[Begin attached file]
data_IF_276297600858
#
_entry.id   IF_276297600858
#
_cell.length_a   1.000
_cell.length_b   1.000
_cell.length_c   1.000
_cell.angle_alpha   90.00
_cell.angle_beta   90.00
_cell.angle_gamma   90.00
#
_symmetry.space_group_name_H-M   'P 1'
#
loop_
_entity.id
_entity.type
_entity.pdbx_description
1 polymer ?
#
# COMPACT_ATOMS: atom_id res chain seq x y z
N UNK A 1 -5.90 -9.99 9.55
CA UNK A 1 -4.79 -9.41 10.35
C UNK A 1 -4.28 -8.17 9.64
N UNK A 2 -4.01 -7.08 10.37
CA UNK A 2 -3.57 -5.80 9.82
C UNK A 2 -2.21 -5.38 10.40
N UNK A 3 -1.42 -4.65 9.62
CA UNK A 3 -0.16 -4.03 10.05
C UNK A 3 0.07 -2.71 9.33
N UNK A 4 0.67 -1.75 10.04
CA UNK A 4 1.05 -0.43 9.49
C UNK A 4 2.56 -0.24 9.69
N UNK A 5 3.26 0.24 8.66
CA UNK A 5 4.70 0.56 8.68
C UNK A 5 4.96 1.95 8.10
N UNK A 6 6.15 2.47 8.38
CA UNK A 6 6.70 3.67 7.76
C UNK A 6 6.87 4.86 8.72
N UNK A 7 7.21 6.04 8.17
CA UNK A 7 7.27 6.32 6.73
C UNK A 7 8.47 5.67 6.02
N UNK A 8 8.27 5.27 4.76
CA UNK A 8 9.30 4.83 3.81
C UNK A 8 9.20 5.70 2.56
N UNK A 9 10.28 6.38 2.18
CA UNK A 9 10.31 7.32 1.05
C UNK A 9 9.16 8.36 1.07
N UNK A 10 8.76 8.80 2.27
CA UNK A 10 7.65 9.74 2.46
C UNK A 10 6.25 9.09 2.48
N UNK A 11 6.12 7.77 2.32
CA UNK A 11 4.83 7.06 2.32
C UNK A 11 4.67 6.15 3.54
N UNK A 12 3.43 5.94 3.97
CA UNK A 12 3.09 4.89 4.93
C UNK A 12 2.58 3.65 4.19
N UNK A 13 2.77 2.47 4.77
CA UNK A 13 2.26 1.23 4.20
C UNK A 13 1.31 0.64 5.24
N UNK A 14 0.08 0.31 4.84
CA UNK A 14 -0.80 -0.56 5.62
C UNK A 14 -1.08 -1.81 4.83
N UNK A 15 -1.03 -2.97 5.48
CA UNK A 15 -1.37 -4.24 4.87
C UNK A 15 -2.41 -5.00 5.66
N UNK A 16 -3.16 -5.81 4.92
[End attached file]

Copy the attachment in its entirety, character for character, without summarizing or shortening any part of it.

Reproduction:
data_IF_276297600858
#
_entry.id   IF_276297600858
#
_cell.length_a   1.000
_cell.length_b   1.000
_cell.length_c   1.000
_cell.angle_alpha   90.00
_cell.angle_beta   90.00
_cell.angle_gamma   90.00
#
_symmetry.space_group_name_H-M   'P 1'
#
loop_
_entity.id
_entity.type
_entity.pdbx_description
1 polymer ?
#
# COMPACT_ATOMS: atom_id res chain seq x y z
N UNK A 1 -5.90 -9.99 9.55
CA UNK A 1 -4.79 -9.41 10.35
C UNK A 1 -4.28 -8.17 9.64
N UNK A 2 -4.01 -7.08 10.37
CA UNK A 2 -3.57 -5.80 9.82
C UNK A 2 -2.21 -5.38 10.40
N UNK A 3 -1.42 -4.65 9.62
CA UNK A 3 -0.16 -4.03 10.05
C UNK A 3 0.07 -2.71 9.33
N UNK A 4 0.67 -1.75 10.04
CA UNK A 4 1.05 -0.43 9.49
C UNK A 4 2.56 -0.24 9.69
N UNK A 5 3.26 0.24 8.66
CA UNK A 5 4.70 0.56 8.68
C UNK A 5 4.96 1.95 8.10
N UNK A 6 6.15 2.47 8.38
CA UNK A 6 6.70 3.67 7.76
C UNK A 6 6.87 4.86 8.72
N UNK A 7 7.21 6.04 8.17
CA UNK A 7 7.27 6.32 6.73
C UNK A 7 8.47 5.67 6.02
N UNK A 8 8.27 5.27 4.76
CA UNK A 8 9.30 4.83 3.81
C UNK A 8 9.20 5.70 2.56
N UNK A 9 10.28 6.38 2.18
CA UNK A 9 10.31 7.32 1.05
C UNK A 9 9.16 8.36 1.07
N UNK A 10 8.76 8.80 2.27
CA UNK A 10 7.65 9.74 2.46
C UNK A 10 6.25 9.09 2.48
N UNK A 11 6.12 7.77 2.32
CA UNK A 11 4.83 7.06 2.32
C UNK A 11 4.67 6.15 3.54
N UNK A 12 3.43 5.94 3.97
CA UNK A 12 3.09 4.89 4.93
C UNK A 12 2.58 3.65 4.19
N UNK A 13 2.77 2.47 4.77
CA UNK A 13 2.26 1.23 4.20
C UNK A 13 1.31 0.64 5.24
N UNK A 14 0.08 0.31 4.84
CA UNK A 14 -0.80 -0.56 5.62
C UNK A 14 -1.08 -1.81 4.83
N UNK A 15 -1.03 -2.97 5.48
CA UNK A 15 -1.37 -4.24 4.87
C UNK A 15 -2.41 -5.00 5.66
N UNK A 16 -3.16 -5.81 4.92